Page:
Searching over 5,500,000 cases.


searching
Buy This Entire Record For $7.95

Download the entire decision to receive the complete text, official citation,
docket number, dissents and concurrences, and footnotes for this case.

Learn more about what you receive with purchase of this case.

Regan v. HDR Engineering, Inc.

United States District Court, D. Idaho

November 12, 2019

HELEN REGAN, an individual, Plaintiff,
v.
HDR ENGINEERING, INC., a Nebraska Corporation, Defendant.

          MEMORANDUM DECISION AND ORDER

          CANDY W. DALE, UNITED STATES MAGISTRATE JUDGE

         INTRODUCTION

         Pending before the Court is Defendant's Motion for Partial Summary Judgment. (Dkt. 39.) The motion has been fully briefed and oral argument was held on October 21, 2019. For the reasons that follow, the Court will deny the motion.

         FACTUAL AND PROCEDURAL BACKGROUND

         This action is brought by Helen Regan, a former employee of HDR Engineering, Inc. (HDR), under the Fair Labor Standards Act, 29 U.S.C. § 201 et seq. (FLSA), and Idaho state law. Regan alleges HDR unlawfully refused to pay overtime wages to her and other HDR employees, and wrongfully discharged her from her employment in retaliation for reporting unpaid overtime wages. (Dkt. 9.) HDR's motion for partial summary judgment seeks dismissal of the FLSA retaliatory discharge claim on the grounds that: 1) there is no evidence of a causal link between Regan's complaints regarding overtime pay and the termination of her employment and 2) Regan's termination was based on a legitimate, non-retaliatory reason. (Dkt. 39.) The relevant facts regarding this dispute are set forth below in the light most favorable to Regan, the non-moving party.

         HDR is an engineering firm, incorporated in Nebraska with offices located worldwide, which provides a wide variety of engineering services to its clients in connection with various projects. Regan was employed in the Visualization Department of HDR's Boise, Idaho office from March 23, 2015, until May 4, 2017. (Dkt. 9 at 2.) The visualization department produces three-dimensional renderings of proposed engineering projects as an optional “add on” service that HDR clients may request. Regan alleges that she, and other HDR employees, frequently worked more than 40-hours in a work week, accruing hours of overtime, for which they were not paid.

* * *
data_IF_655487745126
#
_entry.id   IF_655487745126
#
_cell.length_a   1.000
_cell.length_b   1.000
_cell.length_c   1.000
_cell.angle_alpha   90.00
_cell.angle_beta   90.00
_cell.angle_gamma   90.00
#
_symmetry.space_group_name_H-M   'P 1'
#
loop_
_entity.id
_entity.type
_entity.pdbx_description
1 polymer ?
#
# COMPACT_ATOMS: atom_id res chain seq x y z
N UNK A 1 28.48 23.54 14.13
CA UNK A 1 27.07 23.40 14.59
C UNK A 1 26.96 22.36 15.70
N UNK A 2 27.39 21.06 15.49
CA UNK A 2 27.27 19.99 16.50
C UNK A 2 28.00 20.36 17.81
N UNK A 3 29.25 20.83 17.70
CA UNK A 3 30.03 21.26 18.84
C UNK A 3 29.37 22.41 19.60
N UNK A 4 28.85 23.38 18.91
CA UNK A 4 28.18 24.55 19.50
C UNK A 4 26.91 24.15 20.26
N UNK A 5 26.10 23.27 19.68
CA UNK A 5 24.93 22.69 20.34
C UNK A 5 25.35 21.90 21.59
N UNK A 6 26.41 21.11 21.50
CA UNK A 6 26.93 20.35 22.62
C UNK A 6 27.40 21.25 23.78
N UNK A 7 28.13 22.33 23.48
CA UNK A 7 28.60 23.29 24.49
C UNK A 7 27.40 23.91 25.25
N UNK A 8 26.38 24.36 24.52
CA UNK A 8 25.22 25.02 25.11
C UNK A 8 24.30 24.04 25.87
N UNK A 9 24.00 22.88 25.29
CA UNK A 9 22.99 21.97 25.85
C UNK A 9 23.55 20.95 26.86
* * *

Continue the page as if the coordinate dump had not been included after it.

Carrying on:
HDR employees allocate their time spent during a workday to certain classifications of activities or billing codes. Regan's supervisors were Denise Townsend and Matthew Craft. Regan asserts Townsend and Craft pressured her and other employees to bill a specified number of hours for tasks on projects to stay within the project's estimated costs when, in reality, the tasks actually took more time to complete. As a result, Regan alleges, she worked time off the clock for which she was not paid. The complaint identifies particular projects where, Regan alleges, the number of hours allotted for each task was insufficient to complete the work. Regan claims she billed only for the allotted amount of time, even though she worked more hours to complete the tasks. Additionally, Regan alleges HDR employees were required to attend meetings, i.e. brown bags, all-staff meetings, CEO updates, and performance reviews, during work hours which they could not record or bill and for which they were not paid.

         On August 12, 2016, Regan met with HDR's Idaho Vice President, Kate Eldridge, and told Eldridge that Townsend and Craft had been pressuring her to charge less work time than she actually spent on projects. During that meeting, Regan alleges she explained to Eldridge the details of the projects and why she had worked more hours than allotted. On August 15, 2016, Eldridge informed Townsend and Craft of Regan's report of unpaid overtime (the FLSA report).[1]

         Regan alleges that, after August 15, 2016, Townsend's and Craft's demeanor towards her changed significantly and she was subjected to unfair, negative treatment from Townsend and Craft in the form of negative attitudes, harassing comments, unfair criticism of Regan's work performance, micro-management of Regan on the job, negative performance reviews, and mandated personal time off (PTO). Examples of the negative treatment alleged in the complaint include: Craft reforecasting projects away from Regan, not assigning Regan as a project lead on any new projects, and assigning Regan to work almost exclusively on projects Craft was managing. Regan alleges Craft directed at least one other team member to not assign work to Regan; directed a junior team member to review Regan's work when Craft was out of the office; and, at the end of each day, Craft would “humiliate” Regan in front of her co-workers by requiring Regan to show Craft what she had done that day, explain what the next steps were, and give an estimate of time required to complete the task.